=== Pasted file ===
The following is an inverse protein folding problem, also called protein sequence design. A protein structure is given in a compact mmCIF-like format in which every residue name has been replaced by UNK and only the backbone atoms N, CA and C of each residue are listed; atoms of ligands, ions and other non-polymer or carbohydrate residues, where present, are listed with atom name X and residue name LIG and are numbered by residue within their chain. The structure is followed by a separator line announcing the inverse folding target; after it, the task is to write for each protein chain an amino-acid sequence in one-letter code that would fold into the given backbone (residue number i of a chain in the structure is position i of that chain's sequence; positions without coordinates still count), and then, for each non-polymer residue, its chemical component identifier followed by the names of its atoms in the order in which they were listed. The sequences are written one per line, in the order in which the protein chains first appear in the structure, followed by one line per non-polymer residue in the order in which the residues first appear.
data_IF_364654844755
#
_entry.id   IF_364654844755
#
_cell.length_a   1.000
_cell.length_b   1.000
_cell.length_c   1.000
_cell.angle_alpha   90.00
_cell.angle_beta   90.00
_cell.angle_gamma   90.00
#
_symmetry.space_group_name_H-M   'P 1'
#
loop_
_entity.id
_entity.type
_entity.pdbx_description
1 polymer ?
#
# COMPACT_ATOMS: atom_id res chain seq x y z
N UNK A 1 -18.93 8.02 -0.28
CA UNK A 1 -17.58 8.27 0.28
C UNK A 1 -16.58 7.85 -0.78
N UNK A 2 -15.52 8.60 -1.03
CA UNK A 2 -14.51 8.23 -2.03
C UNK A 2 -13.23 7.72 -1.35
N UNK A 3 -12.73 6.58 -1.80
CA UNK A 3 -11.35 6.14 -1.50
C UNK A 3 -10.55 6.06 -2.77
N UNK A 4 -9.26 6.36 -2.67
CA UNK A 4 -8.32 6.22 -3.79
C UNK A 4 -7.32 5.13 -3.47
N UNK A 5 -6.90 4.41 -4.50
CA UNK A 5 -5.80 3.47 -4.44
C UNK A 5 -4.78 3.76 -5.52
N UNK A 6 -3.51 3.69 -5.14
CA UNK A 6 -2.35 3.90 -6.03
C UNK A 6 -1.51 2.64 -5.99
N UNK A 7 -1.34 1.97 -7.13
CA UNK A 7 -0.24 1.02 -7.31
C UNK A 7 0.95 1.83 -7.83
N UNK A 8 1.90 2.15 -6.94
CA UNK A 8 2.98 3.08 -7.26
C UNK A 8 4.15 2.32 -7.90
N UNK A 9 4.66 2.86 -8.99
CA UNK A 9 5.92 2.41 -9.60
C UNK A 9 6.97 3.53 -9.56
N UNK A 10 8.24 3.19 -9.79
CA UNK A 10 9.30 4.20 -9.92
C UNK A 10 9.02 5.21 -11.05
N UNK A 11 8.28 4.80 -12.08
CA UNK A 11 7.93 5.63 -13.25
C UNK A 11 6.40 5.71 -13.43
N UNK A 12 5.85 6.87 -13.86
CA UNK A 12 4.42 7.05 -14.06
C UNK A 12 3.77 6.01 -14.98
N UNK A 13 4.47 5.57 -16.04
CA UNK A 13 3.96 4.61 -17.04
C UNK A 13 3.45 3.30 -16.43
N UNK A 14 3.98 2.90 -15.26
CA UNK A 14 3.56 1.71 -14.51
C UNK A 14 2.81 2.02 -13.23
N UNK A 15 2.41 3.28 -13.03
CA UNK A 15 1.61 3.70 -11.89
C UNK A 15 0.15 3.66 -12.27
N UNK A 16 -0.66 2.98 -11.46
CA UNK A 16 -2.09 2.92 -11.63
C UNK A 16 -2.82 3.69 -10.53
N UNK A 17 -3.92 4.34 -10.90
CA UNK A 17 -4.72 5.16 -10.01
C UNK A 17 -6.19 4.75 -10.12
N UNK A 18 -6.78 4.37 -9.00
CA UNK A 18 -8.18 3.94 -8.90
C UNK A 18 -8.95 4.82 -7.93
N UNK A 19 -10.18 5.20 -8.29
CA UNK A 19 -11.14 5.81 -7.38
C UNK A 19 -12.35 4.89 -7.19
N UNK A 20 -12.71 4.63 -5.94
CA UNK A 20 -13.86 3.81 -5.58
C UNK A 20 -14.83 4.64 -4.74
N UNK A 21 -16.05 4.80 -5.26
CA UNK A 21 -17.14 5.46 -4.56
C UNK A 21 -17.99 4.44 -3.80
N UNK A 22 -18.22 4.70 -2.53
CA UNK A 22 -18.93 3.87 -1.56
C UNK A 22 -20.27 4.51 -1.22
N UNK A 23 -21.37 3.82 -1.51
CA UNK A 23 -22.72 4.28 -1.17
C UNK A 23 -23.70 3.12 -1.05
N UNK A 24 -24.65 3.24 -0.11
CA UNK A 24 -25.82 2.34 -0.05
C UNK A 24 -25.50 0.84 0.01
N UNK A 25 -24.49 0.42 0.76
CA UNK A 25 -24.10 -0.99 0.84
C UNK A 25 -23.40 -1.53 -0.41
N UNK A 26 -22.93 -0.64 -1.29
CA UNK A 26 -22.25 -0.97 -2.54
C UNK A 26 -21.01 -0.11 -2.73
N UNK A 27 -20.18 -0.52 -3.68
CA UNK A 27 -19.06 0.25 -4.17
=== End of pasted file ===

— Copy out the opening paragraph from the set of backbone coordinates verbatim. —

The following is an inverse protein folding problem, also called protein sequence design. A protein structure is given in a compact mmCIF-like format in which every residue name has been replaced by UNK and only the backbone atoms N, CA and C of each residue are listed; atoms of ligands, ions and other non-polymer or carbohydrate residues, where present, are listed with atom name X and residue name LIG and are numbered by residue within their chain. The structure is followed by a separator line announcing the inverse folding target; after it, the task is to write for each protein chain an amino-acid sequence in one-letter code that would fold into the given backbone (residue number i of a chain in the structure is position i of that chain's sequence; positions without coordinates still count), and then, for each non-polymer residue, its chemical component identifier followed by the names of its atoms in the order in which they were listed. The sequences are written one per line, in the order in which the protein chains first appear in the structure, followed by one line per non-polymer residue in the order in which the residues first appear.